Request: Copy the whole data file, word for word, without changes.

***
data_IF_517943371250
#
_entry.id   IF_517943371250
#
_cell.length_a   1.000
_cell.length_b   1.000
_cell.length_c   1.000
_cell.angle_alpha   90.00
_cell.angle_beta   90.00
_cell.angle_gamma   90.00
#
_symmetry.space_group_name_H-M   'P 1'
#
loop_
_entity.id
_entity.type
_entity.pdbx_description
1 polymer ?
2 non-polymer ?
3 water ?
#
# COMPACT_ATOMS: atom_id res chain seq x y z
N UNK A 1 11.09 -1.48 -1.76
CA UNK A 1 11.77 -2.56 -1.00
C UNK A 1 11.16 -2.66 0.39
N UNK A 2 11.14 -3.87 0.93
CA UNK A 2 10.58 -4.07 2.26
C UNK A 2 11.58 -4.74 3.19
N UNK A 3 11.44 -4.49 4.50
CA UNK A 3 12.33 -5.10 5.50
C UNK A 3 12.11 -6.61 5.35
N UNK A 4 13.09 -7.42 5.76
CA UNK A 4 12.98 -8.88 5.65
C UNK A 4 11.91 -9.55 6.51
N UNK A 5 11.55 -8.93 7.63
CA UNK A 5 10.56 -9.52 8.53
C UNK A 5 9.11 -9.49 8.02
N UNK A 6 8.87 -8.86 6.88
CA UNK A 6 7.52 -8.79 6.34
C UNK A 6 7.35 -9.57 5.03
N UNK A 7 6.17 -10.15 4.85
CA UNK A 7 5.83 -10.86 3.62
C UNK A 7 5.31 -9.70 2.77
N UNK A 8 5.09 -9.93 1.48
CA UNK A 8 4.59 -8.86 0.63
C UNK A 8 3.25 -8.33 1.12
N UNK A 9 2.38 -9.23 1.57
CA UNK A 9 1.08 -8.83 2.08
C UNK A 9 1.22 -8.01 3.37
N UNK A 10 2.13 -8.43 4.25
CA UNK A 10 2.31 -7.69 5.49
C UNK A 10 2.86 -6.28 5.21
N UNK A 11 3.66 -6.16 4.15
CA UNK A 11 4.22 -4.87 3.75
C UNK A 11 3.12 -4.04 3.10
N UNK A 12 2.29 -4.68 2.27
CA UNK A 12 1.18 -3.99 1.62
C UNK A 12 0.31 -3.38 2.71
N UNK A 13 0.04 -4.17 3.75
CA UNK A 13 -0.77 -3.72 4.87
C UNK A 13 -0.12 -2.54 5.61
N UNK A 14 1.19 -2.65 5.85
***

data_IF_517943371250
#
_entry.id   IF_517943371250
#
_cell.length_a   1.000
_cell.length_b   1.000
_cell.length_c   1.000
_cell.angle_alpha   90.00
_cell.angle_beta   90.00
_cell.angle_gamma   90.00
#
_symmetry.space_group_name_H-M   'P 1'
#
loop_
_entity.id
_entity.type
_entity.pdbx_description
1 polymer ?
2 non-polymer ?
3 water ?
#
# COMPACT_ATOMS: atom_id res chain seq x y z
N UNK A 1 11.09 -1.48 -1.76
CA UNK A 1 11.77 -2.56 -1.00
C UNK A 1 11.16 -2.66 0.39
N UNK A 2 11.14 -3.87 0.93
CA UNK A 2 10.58 -4.07 2.26
C UNK A 2 11.58 -4.74 3.19
N UNK A 3 11.44 -4.49 4.50
CA UNK A 3 12.33 -5.10 5.50
C UNK A 3 12.11 -6.61 5.35
N UNK A 4 13.09 -7.42 5.76
CA UNK A 4 12.98 -8.88 5.65
C UNK A 4 11.91 -9.55 6.51
N UNK A 5 11.55 -8.93 7.63
CA UNK A 5 10.56 -9.52 8.53
C UNK A 5 9.11 -9.49 8.02
N UNK A 6 8.87 -8.86 6.88
CA UNK A 6 7.52 -8.79 6.34
C UNK A 6 7.35 -9.57 5.03
N UNK A 7 6.17 -10.15 4.85
CA UNK A 7 5.83 -10.86 3.62
C UNK A 7 5.31 -9.70 2.77
N UNK A 8 5.09 -9.93 1.48
CA UNK A 8 4.59 -8.86 0.63
C UNK A 8 3.25 -8.33 1.12
N UNK A 9 2.38 -9.23 1.57
CA UNK A 9 1.08 -8.83 2.08
C UNK A 9 1.22 -8.01 3.37
N UNK A 10 2.13 -8.43 4.25
CA UNK A 10 2.31 -7.69 5.49
C UNK A 10 2.86 -6.28 5.21
N UNK A 11 3.66 -6.16 4.15
CA UNK A 11 4.22 -4.87 3.75
C UNK A 11 3.12 -4.04 3.10
N UNK A 12 2.29 -4.68 2.27
CA UNK A 12 1.18 -3.99 1.62
C UNK A 12 0.31 -3.38 2.71
N UNK A 13 0.04 -4.17 3.75
CA UNK A 13 -0.77 -3.72 4.87
C UNK A 13 -0.12 -2.54 5.61
N UNK A 14 1.19 -2.65 5.85